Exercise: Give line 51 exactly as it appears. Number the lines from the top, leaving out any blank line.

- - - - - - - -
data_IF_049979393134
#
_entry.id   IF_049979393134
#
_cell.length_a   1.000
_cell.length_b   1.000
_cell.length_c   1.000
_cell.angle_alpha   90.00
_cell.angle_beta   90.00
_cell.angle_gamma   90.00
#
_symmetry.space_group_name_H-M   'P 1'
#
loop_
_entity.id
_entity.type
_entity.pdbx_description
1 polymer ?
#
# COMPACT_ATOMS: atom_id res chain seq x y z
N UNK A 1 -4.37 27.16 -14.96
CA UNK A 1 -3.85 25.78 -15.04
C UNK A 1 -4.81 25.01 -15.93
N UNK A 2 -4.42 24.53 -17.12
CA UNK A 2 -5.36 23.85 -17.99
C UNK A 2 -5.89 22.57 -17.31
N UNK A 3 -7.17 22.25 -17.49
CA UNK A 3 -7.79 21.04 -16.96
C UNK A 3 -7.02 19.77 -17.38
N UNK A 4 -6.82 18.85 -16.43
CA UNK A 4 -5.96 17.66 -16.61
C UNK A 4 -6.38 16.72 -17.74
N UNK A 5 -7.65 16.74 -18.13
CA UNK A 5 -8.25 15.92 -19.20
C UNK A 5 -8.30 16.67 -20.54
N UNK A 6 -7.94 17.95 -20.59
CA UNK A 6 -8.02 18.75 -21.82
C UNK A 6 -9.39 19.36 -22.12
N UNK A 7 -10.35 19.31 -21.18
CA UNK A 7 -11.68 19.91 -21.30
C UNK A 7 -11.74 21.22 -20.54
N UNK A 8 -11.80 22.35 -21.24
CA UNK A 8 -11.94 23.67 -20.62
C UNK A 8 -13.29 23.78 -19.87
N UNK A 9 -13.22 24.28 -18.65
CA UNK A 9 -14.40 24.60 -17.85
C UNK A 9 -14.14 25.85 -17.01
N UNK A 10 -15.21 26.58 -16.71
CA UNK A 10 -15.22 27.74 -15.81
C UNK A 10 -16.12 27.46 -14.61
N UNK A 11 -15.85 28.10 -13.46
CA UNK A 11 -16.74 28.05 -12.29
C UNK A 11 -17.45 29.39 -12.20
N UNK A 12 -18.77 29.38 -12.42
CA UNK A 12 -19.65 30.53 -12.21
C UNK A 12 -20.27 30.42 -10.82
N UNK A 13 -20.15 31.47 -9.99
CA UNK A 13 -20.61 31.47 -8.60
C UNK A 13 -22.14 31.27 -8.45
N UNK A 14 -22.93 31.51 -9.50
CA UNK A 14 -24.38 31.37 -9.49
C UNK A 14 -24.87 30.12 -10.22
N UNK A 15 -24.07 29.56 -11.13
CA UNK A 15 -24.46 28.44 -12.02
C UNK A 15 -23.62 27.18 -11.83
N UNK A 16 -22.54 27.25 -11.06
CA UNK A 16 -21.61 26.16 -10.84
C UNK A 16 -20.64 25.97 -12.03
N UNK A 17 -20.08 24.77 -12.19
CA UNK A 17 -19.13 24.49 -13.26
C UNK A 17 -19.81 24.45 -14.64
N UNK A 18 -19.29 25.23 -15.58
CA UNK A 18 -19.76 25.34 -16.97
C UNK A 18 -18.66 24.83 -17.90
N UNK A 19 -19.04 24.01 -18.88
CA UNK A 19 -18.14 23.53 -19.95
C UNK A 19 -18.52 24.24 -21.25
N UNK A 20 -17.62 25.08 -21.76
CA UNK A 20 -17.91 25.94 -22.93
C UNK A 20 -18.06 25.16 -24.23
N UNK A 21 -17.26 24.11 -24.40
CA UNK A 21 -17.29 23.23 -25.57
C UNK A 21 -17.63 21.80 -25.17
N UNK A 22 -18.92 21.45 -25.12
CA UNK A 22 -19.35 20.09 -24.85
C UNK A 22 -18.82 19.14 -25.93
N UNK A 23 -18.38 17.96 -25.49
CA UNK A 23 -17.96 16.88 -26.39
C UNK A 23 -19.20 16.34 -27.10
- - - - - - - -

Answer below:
N UNK A 11 -15.85 28.10 -13.46